Bangkok - On September 3, 2012, Vorayuth Yoovidhya's Ferrari hit a police motorcycle in central Bangkok, dragging the officer and his vehicle some 200 metres and leaving the victim dead on the road.
Five years on, Vorayuth still has not answered for his crime. On the surface, the incident seems like just another hit-and-run case. But many say Vorayuth's status as an heir to the Red Bull fortune, estimated by Forbes magazine earlier this year to be worth at least $12.5bn, has something to do with the unusual tardiness of Thai authorities to bring him to justice.
"I've never seen a case like this before," said Rhonarong Kawpechr, a prominent Thai legal expert.
"Cases like this normally take three to four months for prosecution. What have the authorities been doing all this time?" Rhonarong added.
For the past five years, the case against Vorayuth, 32, who was charged with speeding, reckless driving causing death and fleeing the scene without helping the victim or reporting the incident to the police, has stalled in many ways.
First, police wrongly targeted Vorayuth's driver. A chief investigator at the time reportedly did so because of his close connection with the Yoovidhya family, ranked by Forbes as Thailand's fourth-richest family. Then Vorayuth's lawyer repeatedly asked prosecutors to postpone the trial, citing reasons ranging from Vorayuth's health problems to his business travels abroad. Each request was approved.
Such delays led to the expiration of the statute of limitation for the speeding charge, which was valid for one year and carried a fine of 1,000 baht ($29).
Now it appears that another charge will slip away too, as the one for fleeing the crime scene is set to expire after five years, on September 3. If found guilty of this count, Vorayuth could face a maximum of six months in prison.
But Vorayuth fled Thailand in late April, three days before prosecutors finally issued an arrest warrant for him. The heir has not returned to Thailand since then and his current whereabouts are unknown.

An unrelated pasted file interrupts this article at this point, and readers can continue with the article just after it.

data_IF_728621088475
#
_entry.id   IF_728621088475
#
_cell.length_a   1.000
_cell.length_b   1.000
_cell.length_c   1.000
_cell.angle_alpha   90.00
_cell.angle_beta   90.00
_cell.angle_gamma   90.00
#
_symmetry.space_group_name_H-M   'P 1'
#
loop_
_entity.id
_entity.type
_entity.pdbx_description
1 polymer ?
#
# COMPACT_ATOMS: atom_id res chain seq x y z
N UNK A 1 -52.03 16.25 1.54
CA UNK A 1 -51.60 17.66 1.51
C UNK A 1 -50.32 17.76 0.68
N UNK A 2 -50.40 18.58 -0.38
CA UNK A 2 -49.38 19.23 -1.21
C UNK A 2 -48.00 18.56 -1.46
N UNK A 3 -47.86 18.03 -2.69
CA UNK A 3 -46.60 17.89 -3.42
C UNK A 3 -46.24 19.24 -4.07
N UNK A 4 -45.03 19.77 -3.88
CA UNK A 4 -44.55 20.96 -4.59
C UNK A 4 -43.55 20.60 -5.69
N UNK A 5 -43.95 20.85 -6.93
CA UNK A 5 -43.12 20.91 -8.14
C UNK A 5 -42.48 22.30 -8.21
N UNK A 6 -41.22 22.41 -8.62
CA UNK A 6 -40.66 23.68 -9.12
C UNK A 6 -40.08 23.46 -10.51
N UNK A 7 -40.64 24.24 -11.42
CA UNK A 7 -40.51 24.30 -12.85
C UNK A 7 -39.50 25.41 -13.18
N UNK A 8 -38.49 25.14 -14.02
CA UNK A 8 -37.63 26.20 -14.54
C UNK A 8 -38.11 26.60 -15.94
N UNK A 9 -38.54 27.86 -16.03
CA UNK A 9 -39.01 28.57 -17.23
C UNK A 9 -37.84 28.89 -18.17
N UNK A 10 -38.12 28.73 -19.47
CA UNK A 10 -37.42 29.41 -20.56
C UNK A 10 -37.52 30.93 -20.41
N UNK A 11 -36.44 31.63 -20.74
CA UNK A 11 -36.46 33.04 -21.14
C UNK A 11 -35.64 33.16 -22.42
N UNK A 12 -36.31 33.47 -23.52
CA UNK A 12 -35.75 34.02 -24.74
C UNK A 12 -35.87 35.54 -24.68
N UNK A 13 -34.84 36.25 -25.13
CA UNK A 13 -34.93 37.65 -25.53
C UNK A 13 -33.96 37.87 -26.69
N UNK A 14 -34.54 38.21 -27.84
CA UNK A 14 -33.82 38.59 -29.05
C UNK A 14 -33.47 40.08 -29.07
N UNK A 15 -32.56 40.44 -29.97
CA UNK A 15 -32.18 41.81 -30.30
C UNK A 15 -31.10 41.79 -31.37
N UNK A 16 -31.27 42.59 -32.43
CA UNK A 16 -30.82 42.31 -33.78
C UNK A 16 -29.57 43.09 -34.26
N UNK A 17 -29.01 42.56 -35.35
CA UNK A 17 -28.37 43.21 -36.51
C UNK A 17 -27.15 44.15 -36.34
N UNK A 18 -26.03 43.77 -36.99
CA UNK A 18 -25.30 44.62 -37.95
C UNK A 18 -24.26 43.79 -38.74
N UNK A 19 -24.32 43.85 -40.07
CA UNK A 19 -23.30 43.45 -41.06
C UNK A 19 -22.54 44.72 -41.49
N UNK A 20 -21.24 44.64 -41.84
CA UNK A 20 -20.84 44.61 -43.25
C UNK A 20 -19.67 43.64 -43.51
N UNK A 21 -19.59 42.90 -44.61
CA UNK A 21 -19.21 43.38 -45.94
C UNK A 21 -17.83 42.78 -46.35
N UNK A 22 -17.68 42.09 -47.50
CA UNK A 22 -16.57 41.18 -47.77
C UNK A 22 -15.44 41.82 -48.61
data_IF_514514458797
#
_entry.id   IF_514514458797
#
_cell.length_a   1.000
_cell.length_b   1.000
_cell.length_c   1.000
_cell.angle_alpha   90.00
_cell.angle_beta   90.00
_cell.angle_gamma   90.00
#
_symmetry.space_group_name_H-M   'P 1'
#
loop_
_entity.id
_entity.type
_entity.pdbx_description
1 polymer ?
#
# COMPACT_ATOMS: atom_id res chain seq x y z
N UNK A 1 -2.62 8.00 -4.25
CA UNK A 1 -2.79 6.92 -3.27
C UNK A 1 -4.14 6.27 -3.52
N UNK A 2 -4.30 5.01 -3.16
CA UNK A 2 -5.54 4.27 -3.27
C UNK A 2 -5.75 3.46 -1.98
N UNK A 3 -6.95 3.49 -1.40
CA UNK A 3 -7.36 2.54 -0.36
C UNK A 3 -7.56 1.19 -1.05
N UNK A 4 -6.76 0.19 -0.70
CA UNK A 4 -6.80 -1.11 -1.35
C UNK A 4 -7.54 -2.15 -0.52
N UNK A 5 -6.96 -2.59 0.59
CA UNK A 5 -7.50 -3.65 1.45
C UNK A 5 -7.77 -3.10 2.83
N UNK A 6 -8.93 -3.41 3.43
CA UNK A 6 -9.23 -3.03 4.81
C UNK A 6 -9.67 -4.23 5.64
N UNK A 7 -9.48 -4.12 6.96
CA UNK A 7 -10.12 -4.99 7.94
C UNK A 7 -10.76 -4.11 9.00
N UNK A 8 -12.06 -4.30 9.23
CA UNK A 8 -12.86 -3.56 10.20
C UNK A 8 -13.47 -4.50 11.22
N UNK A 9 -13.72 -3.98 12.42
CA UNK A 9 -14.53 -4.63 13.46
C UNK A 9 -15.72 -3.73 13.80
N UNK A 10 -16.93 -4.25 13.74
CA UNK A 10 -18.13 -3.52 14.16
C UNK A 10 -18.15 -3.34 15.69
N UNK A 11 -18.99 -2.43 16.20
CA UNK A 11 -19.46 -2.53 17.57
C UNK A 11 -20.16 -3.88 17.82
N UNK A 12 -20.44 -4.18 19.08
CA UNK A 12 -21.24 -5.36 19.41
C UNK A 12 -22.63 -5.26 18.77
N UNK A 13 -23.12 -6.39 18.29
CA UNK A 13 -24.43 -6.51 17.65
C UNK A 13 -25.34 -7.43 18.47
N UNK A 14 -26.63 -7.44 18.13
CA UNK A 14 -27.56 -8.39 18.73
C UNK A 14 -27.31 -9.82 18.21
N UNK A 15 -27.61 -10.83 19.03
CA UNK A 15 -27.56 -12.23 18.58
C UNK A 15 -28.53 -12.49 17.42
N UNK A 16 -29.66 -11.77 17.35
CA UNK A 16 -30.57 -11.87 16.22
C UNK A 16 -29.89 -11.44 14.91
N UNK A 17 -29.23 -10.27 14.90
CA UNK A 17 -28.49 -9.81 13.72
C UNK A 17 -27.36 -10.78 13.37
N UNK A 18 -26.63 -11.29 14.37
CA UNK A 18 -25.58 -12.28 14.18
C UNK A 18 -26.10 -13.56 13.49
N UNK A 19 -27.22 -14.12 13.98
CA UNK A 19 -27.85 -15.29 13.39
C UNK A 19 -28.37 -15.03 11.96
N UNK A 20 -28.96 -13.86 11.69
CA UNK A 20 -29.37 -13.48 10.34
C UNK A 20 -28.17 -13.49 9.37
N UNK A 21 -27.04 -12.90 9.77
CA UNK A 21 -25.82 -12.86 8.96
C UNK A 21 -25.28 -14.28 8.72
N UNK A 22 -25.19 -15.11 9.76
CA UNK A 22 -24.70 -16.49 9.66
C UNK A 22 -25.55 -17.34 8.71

Many delays to seek his extradition have ensued, with prosecutors saying they could not proceed with an extradition request because documentation was not properly translated.
The repeated delays, together with authorities' multiple excuses, have caused public anger at perceived flaws in the judicial system - namely that it favours the rich and powerful.
"This only reaffirms the belief that powerful people can intervene in the Thai judicial system," Rhonarong said. Public outrage intensified with media reports earlier this year showing Vorayuth travelling around the world in Red Bull jets and continuing to enjoy an extravagant lifestyle.
Many took to social media to mock the energy drink giant's Thai slogans: "Targets are there to crash in to," and "The real men of Red Bull."
Although many in Thailand have given up hope over what they call a double standard in the country's judicial system, Vorayuth still faces one more charge - reckless driving causing death, which will expire in 2027 and carries a maximum 10-year prison sentence.
Interpol has now issued an international alert, a so-called "blue notice" that seeks to "collect additional information about a person's identity, location or activities in relation to a crime."
"I think [Vorayuth] will get out of it again. But I haven't lost all hope, as we still have 10 years left for the other charge," said Porn-anan Klanprasert, the brother of the victim, Vichian Klanprasert.
Shortly after the crash, the Yoovidhya family asked Vichian's family to drop a civil case against Vorayuth by offering them financial compensation, Porn-anan said.
The victim's family initially demanded 8 million baht ($240,000), citing the amount Vichian would likely receive for his pension once he retired from the police force. But the amount was negotiated down to 3 million baht.
"They said it's too much. Their lawyer told me they would like to spend money wisely despite their fortune," Porn-anan said.
"I have forgiven him. I'm not holding a grudge. But I want to see him enter the justice system," he said, adding that Vorayuth might not be found guilty at all if he comes back to Thailand and faces charges.
"This is not just about justice to my family but also justice to Thai society, which deserves a fair judicial system without a double standard that only favours the rich and powerful," he said.